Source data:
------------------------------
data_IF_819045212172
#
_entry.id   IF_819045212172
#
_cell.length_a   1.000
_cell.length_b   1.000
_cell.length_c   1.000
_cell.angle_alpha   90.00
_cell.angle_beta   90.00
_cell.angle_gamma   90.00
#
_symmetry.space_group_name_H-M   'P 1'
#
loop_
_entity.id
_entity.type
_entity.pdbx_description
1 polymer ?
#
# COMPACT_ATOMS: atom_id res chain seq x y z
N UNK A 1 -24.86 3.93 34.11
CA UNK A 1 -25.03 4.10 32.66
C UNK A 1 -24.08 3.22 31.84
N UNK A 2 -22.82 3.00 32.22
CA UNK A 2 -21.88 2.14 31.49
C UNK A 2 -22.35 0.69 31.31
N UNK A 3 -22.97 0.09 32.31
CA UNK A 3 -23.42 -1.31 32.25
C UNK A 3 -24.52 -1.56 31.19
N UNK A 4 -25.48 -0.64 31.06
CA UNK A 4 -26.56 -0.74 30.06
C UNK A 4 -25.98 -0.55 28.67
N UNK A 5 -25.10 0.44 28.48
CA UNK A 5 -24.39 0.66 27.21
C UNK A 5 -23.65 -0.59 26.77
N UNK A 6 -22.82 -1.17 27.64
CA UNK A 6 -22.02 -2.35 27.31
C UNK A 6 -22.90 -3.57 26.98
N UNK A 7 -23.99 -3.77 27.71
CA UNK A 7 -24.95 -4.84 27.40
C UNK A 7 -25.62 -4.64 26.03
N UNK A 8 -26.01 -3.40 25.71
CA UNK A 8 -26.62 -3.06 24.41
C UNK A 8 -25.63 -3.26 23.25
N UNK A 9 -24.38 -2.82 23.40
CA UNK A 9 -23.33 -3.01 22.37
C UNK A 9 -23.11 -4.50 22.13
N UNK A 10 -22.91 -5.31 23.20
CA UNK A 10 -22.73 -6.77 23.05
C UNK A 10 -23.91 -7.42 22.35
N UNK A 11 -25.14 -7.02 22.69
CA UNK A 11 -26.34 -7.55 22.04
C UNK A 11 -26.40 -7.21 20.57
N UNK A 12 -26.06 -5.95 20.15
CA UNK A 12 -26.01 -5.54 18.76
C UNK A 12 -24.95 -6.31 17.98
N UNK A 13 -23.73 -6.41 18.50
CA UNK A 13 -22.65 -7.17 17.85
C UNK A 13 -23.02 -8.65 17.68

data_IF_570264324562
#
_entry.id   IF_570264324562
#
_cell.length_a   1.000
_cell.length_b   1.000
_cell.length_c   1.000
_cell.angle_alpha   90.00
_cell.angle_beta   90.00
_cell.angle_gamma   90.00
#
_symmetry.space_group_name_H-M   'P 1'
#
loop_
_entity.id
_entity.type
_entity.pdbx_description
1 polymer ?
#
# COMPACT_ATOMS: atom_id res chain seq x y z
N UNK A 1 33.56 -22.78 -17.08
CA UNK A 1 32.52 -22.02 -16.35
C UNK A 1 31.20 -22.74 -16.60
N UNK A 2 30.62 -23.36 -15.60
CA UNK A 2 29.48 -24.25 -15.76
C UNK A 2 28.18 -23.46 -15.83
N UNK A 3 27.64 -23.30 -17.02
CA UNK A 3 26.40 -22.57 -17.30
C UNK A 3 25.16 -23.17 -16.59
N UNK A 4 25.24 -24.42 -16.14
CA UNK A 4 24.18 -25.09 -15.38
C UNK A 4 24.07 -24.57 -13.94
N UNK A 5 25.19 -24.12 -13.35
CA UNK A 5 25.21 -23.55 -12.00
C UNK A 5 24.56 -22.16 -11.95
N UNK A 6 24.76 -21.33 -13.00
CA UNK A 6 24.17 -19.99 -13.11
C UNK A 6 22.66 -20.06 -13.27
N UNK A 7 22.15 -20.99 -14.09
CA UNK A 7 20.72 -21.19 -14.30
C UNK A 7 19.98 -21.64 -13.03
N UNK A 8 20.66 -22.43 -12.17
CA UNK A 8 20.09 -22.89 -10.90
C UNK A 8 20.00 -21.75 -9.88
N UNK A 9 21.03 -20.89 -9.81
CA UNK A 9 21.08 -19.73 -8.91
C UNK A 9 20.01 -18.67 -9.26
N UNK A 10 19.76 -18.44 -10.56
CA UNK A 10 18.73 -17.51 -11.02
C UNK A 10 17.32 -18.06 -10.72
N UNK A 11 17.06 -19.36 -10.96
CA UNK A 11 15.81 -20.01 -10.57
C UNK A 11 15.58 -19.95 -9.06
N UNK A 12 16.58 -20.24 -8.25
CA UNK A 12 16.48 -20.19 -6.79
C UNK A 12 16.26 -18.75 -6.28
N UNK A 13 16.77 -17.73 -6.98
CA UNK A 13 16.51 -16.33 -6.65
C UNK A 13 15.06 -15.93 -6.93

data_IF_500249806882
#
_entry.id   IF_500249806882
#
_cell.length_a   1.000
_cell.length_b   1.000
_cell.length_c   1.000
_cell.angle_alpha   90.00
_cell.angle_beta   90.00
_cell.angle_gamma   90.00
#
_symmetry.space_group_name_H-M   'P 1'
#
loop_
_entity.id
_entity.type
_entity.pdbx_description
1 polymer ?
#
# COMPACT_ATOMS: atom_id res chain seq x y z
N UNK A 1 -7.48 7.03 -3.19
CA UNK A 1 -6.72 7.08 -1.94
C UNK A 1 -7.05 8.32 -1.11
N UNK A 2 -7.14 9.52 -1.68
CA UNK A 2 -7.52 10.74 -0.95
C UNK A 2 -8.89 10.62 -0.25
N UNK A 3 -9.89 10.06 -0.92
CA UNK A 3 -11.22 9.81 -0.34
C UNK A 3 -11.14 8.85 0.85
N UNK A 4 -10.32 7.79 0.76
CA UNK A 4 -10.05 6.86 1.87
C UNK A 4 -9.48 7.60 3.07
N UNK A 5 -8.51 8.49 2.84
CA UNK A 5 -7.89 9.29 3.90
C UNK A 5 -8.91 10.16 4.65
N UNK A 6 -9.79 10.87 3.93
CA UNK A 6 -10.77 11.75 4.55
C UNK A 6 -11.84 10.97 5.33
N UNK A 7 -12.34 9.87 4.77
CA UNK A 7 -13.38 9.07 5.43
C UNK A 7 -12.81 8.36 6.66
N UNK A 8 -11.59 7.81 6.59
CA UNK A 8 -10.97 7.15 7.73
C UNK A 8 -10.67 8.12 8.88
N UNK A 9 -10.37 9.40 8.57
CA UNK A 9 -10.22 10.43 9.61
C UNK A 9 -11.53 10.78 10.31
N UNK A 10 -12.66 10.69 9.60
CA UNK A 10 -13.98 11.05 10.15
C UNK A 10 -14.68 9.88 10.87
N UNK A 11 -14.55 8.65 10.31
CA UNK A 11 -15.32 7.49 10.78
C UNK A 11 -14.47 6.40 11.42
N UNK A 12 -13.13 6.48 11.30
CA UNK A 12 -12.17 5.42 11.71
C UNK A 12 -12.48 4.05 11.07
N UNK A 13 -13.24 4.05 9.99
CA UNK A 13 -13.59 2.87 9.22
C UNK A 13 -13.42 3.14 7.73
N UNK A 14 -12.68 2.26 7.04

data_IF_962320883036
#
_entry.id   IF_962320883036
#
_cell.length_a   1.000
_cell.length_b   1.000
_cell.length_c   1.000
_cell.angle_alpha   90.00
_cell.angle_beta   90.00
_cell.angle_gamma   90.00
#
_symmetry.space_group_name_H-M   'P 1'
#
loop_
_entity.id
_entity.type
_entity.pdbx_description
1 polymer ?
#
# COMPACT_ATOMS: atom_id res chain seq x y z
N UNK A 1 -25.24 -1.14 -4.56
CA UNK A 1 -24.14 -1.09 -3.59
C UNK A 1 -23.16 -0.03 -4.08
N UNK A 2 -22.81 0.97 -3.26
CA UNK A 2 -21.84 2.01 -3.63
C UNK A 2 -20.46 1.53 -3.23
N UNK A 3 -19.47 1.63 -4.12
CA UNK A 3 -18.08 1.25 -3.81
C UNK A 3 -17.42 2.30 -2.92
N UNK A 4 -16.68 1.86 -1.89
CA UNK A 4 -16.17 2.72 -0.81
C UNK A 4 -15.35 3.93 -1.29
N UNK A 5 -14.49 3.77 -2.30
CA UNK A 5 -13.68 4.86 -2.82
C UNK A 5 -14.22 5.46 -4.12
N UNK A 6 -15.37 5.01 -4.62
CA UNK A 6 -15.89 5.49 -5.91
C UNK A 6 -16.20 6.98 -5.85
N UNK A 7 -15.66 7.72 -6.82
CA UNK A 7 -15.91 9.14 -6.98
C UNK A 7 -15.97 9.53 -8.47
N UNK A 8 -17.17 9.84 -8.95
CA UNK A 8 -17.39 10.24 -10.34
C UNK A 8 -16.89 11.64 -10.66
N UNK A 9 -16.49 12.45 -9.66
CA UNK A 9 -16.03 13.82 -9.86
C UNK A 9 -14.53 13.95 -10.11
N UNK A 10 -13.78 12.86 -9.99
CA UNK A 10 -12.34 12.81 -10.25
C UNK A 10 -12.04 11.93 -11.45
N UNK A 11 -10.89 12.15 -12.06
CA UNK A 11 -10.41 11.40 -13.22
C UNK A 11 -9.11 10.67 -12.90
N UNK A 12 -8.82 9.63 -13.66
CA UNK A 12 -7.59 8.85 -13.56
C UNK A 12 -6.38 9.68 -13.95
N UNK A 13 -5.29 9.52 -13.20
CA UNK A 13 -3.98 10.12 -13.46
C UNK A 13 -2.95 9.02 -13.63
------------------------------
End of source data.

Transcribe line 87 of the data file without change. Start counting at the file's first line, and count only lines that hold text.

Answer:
CA UNK A 3 26.40 -22.57 -17.30